author = "Files, {Julia A.} and Miller, {Virginia M} and Cha, {Stephen S.} and Sandhya Pruthi",
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N2 - UNLABELLED: Abstract Background: It is estimated that 70% of women in Western societies experience breast pain at least once during their lifetime. In the Women's Health Initiative (WHI), women treated with oral conjugated equine estrogen (0.625 mg) with or without continuous oral medroxyprogesterone acetate (2.5 mg) had a higher incidence of breast pain than those who received placebo. The effect of other hormone therapy regimens on breast pain is unknown. We compared breast pain among healthy, recently menopausal women enrolled in the Kronos Early Estrogen Prevention Study (KEEPS) at Mayo Clinic.METHODS: Women were randomized to: 0.45 mg/day oral conjugated equine estrogen (o-CEE) plus 200 mg/day micronized progesterone (m-P) for the first 12 days of the month, 50 μg/day transdermal 17β estradiol (t-E2) plus m-P for 12 days, or placebo pills and patch. Participants completed the Mayo Clinic breast pain questionnaire at baseline and yearly for the duration of the study.RESULTS: Participants (116) averaged 53.0 years of age and 1.6 years past their last menses at baseline. At baseline, 12 women (10%) reported breast pain with an average worst pain score [from 0 (no pain) to 10 (worst pain)] of 0.39±1.28. With treatment, the number of women reporting pain did not increase, and with either intention-to-treat or per-protocol analyses, breast pain scores did not differ significantly (p=0.39) among groups: t-E2 (0.53±1.21), o-CEE (0.32±0.78), placebo (0.23±0.87).CONCLUSION: Four years of treatment with o-CEE at a lower dose than that studied in the WHI with cyclic m-P or transdermal E2 with cyclic m-P did not increase breast pain in healthy, recently menopausal women.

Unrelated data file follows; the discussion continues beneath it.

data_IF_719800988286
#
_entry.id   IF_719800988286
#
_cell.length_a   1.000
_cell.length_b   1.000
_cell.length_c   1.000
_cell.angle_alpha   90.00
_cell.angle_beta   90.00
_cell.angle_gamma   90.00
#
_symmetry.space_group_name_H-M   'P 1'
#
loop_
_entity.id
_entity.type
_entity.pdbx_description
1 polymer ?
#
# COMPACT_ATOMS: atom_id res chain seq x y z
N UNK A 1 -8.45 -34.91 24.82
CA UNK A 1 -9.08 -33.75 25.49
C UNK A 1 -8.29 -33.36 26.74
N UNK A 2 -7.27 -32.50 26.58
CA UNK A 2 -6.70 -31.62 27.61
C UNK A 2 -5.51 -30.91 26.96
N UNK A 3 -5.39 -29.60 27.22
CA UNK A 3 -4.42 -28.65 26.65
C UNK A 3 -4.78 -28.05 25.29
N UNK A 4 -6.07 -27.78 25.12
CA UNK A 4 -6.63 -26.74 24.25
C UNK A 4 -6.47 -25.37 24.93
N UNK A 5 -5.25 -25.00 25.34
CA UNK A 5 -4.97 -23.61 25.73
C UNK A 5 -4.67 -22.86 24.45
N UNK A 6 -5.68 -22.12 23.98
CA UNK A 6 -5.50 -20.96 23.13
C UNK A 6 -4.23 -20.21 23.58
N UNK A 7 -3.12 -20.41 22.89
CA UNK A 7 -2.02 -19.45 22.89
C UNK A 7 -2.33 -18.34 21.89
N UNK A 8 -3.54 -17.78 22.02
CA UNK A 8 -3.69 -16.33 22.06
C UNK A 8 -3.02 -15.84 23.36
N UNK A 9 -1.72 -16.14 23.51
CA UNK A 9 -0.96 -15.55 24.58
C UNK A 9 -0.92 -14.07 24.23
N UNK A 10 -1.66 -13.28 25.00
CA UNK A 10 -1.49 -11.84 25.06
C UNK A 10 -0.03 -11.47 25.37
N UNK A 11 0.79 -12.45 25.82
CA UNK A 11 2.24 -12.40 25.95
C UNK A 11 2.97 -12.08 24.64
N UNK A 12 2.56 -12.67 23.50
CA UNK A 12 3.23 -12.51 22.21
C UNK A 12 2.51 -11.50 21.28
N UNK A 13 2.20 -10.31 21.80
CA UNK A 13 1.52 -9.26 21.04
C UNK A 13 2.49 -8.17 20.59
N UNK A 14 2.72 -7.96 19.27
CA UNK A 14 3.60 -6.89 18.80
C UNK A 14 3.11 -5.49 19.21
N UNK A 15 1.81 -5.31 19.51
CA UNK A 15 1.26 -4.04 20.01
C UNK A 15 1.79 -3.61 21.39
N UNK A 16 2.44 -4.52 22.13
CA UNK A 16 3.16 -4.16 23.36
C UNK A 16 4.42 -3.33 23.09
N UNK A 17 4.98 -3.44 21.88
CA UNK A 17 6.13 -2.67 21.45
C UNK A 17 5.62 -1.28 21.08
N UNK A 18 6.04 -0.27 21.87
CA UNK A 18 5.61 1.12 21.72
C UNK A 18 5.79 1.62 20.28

AB - UNLABELLED: Abstract Background: It is estimated that 70% of women in Western societies experience breast pain at least once during their lifetime. In the Women's Health Initiative (WHI), women treated with oral conjugated equine estrogen (0.625 mg) with or without continuous oral medroxyprogesterone acetate (2.5 mg) had a higher incidence of breast pain than those who received placebo. The effect of other hormone therapy regimens on breast pain is unknown. We compared breast pain among healthy, recently menopausal women enrolled in the Kronos Early Estrogen Prevention Study (KEEPS) at Mayo Clinic.METHODS: Women were randomized to: 0.45 mg/day oral conjugated equine estrogen (o-CEE) plus 200 mg/day micronized progesterone (m-P) for the first 12 days of the month, 50 μg/day transdermal 17β estradiol (t-E2) plus m-P for 12 days, or placebo pills and patch. Participants completed the Mayo Clinic breast pain questionnaire at baseline and yearly for the duration of the study.RESULTS: Participants (116) averaged 53.0 years of age and 1.6 years past their last menses at baseline. At baseline, 12 women (10%) reported breast pain with an average worst pain score [from 0 (no pain) to 10 (worst pain)] of 0.39±1.28. With treatment, the number of women reporting pain did not increase, and with either intention-to-treat or per-protocol analyses, breast pain scores did not differ significantly (p=0.39) among groups: t-E2 (0.53±1.21), o-CEE (0.32±0.78), placebo (0.23±0.87).CONCLUSION: Four years of treatment with o-CEE at a lower dose than that studied in the WHI with cyclic m-P or transdermal E2 with cyclic m-P did not increase breast pain in healthy, recently menopausal women.